Most of us have read the story of the Israelites crossing the Red Sea. The Israelites were trapped—wedged between forbidding mountain cliffs and an impassable sea. The Egyptian army, a vicious slaying machine, was in the hot pursuit, determined to obliterate them. Still, Moses urged God’s people not to lose hope. “Jehovah will himself fight for you,” he assured them.—Exodus 14:14.
As Christians, our battle is not of the flesh, but a spiritual one. It may appear you are losing it, but always remember the war was won. In our daily lives, we may lose battles over here and over there, but that does not mean we have lost the war.
Providence of God
When God is not at the steering wheel, He is the backseat driver. He is the drillmaster who calls the signals from the desk. His providence is the invisible rudder on our ship.
God is the pilot at the wheel during the night watch. As someone has said, “He makes great doors swing on little hinges.”
God brought together a baby’s cry and a woman’s heart down by the River Nile when Pharaoh’s daughter went to bathe. The Lord pressed little Moses, and he let out a yell. The cry reached the heart of the princess, and God used it to change the destiny of a people. That was providence. That was the hand of God.
God could be using the battle you face to mould you into His firebrand; a rabble-rouser who will turn the world upside down.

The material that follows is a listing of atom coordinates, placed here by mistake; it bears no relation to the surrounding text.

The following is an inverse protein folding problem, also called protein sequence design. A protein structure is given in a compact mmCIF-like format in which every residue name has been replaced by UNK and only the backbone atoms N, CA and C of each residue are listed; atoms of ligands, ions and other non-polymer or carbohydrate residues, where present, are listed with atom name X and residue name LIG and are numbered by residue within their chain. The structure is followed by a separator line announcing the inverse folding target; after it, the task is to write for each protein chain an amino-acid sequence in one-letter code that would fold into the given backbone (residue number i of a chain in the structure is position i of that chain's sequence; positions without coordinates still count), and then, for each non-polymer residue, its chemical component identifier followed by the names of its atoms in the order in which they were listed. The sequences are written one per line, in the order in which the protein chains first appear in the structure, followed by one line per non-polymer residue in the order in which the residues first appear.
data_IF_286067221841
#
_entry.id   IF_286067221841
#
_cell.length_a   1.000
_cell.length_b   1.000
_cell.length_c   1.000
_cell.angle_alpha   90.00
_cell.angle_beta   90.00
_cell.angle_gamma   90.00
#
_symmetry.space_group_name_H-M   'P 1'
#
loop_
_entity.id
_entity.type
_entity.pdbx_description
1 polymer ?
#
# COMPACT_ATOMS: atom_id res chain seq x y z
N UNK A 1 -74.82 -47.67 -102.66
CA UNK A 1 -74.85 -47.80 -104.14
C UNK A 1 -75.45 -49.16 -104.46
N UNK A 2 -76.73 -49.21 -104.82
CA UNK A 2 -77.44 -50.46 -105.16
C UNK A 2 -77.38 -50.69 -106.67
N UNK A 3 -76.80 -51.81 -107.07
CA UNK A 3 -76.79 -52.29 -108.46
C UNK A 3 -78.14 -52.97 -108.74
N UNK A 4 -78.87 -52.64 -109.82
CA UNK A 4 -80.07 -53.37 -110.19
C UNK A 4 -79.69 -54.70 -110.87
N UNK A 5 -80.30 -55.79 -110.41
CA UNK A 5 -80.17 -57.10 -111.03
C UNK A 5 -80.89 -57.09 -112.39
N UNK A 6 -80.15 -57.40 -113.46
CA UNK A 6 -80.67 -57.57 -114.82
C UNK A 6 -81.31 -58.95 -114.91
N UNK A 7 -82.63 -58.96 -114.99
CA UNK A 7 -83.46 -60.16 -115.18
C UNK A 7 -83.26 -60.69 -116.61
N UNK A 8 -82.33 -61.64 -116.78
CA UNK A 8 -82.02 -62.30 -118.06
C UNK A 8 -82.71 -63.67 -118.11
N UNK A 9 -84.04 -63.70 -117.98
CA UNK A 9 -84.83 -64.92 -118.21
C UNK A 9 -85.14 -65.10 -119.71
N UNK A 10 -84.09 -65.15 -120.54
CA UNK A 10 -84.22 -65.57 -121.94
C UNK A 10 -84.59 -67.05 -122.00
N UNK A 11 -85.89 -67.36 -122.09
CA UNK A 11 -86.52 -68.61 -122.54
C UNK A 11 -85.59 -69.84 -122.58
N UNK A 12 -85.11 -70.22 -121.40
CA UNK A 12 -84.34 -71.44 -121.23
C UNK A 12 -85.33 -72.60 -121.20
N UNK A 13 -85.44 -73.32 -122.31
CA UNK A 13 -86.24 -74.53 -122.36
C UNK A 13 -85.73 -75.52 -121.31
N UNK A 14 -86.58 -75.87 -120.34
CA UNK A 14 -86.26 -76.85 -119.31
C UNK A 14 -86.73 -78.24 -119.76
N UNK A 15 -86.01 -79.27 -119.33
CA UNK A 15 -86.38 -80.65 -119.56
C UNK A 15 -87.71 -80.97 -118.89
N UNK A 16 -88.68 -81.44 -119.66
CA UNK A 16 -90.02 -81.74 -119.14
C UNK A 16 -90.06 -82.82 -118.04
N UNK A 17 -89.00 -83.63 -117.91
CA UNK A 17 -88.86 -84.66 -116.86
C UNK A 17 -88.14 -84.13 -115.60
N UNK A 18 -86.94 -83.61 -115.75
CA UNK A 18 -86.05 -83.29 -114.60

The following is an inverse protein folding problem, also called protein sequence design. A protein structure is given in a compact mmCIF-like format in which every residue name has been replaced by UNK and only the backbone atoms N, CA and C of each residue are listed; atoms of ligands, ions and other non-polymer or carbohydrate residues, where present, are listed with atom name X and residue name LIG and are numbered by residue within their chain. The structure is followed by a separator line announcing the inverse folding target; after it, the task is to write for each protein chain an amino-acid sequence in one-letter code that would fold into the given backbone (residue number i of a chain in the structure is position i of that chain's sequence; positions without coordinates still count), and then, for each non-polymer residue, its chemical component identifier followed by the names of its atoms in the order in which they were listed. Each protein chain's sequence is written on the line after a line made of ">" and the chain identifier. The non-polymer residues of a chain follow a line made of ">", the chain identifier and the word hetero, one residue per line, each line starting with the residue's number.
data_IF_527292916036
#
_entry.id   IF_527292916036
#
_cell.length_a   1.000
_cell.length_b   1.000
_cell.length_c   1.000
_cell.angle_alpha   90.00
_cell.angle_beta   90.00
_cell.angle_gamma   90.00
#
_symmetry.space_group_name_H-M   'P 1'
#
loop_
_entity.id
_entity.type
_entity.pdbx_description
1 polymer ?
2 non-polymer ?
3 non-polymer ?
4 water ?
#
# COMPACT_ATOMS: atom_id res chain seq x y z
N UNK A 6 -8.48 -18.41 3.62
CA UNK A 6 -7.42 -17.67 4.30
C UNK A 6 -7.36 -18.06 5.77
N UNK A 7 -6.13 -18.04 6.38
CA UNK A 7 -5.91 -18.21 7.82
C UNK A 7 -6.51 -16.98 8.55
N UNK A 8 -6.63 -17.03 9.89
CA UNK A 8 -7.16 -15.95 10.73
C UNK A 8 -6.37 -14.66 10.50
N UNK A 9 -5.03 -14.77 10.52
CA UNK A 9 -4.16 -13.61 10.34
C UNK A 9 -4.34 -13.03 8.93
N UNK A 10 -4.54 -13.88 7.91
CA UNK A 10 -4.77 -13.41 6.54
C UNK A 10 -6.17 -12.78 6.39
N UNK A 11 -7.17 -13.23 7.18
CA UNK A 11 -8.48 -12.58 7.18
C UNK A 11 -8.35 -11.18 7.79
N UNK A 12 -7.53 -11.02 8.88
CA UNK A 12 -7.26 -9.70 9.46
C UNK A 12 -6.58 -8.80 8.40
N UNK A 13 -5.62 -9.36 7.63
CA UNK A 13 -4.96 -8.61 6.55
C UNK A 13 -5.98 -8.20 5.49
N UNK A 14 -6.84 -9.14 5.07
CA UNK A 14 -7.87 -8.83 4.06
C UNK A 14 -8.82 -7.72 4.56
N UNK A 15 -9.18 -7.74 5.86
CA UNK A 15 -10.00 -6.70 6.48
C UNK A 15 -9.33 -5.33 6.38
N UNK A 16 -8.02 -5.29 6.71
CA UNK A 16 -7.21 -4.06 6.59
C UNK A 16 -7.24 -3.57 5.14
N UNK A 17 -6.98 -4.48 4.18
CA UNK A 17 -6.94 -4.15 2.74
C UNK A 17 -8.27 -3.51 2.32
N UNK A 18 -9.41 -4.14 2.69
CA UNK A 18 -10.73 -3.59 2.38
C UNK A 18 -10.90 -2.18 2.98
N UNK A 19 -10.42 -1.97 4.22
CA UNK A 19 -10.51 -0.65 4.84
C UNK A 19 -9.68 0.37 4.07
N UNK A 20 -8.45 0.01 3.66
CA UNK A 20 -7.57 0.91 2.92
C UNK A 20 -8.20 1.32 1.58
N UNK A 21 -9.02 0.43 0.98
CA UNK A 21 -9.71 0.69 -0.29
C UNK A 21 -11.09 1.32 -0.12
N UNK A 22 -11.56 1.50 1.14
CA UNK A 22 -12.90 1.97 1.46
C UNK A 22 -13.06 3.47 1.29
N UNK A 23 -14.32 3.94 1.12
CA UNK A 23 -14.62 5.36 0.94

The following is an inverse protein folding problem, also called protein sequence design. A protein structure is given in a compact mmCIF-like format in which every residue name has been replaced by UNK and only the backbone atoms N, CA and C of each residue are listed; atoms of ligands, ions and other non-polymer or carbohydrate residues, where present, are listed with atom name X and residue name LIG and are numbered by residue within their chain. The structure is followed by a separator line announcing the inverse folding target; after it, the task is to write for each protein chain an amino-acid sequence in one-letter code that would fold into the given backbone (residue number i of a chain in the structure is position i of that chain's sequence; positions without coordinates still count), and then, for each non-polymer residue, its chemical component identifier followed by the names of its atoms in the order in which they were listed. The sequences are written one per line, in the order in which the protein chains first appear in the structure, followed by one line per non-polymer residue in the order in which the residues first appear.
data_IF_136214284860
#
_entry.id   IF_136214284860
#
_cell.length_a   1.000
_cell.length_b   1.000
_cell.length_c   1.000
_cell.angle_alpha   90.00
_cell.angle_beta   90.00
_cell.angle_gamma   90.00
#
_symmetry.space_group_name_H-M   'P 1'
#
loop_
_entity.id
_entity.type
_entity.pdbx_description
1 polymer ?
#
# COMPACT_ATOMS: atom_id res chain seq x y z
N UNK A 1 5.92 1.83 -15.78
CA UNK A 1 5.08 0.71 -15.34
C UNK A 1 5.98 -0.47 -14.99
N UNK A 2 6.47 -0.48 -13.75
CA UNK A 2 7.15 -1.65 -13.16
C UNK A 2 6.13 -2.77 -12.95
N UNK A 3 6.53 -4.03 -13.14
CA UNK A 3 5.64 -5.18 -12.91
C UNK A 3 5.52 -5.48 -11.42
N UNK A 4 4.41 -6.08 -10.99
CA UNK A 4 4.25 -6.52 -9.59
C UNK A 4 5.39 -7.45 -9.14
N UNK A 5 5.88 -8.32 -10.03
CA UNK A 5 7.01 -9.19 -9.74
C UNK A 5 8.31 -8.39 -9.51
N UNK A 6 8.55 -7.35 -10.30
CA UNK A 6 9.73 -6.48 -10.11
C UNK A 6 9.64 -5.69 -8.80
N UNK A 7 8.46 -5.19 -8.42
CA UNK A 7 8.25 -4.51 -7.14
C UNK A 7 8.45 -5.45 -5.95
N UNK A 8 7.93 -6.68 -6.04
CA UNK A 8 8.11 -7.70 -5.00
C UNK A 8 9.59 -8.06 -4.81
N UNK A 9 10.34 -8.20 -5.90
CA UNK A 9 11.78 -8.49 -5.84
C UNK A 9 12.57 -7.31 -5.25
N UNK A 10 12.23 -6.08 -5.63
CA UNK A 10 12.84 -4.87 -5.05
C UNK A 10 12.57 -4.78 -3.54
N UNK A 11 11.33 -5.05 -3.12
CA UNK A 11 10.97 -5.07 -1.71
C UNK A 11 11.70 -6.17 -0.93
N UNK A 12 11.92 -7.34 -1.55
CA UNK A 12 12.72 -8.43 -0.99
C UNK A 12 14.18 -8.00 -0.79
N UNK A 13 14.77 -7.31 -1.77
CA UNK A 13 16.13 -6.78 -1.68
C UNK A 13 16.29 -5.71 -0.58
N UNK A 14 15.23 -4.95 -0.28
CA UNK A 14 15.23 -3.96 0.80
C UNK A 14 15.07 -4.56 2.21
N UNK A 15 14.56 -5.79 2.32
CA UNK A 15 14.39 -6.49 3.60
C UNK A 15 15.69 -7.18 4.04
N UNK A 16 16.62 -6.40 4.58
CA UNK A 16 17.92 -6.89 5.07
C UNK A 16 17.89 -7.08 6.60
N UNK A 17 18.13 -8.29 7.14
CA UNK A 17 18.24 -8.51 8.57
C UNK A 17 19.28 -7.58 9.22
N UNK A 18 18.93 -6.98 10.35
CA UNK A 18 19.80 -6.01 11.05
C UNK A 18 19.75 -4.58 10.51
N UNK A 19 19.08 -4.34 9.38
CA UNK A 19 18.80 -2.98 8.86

A lesson from the Battle of Takur Ghar
And this makes me remember the Battle of Takur Ghar. I recall it because it is unique; its account run like a Hollywood script. Apart from Vietnam, Mogadishu and Fallujah, there has never been another intense fight pitying US Special Forces against insurgents of such intensity. It sounds fantastic than Vietnam, Mogadishu and Fallujah. The battle was scary, but the war was won.
In a nutshell, The Battle of Takur Ghar was a short but intense military action between United States special operations forces (i.e. the Navy SEAL and the Rangers) and Al Qaeda insurgents in March 2002, atop Takur Ghar Mountain, Afghanistan. In honour of the very first death of the fight, Navy SEAL Neil C. Roberts, the fight is also known as the Battle of Roberts Ridge.
The Navy SEAL and the Rangers pass through rigorous military training and what comes out is a pure fighting machine. For example, in the Navy SEAL, only 20% of those who enlist finish.
The month was September, Date 11, the Year 2001, Al Qaeda terrorists had launched attacks against the United States.
Terrorists flew two planes full of innocents into buildings in New York City and one into the Pentagon in Washington, DC. A fourth plane was brought down by brave passengers in Southern Pennsylvania. Almost 3,000 Americans were killed in the attacks.
Following the attacks, the United States government responded with military force. It was clear that Al Qaeda was involved, and knowing that Al Qaeda and Osama Bin Laden were based in Afghanistan, President George W. Bush gave the Taliban an ultimatum: either they hand over Bin Laden, and his organisation or the United States would strike with absolute force.
The Congress passed legislation authorising the use of force in striking terrorist targets, and when the Taliban did not cooperate in handing over Bin Laden, United States forces began a bombing campaign in Afghanistan in early October 2001, just weeks after the September 11 attacks.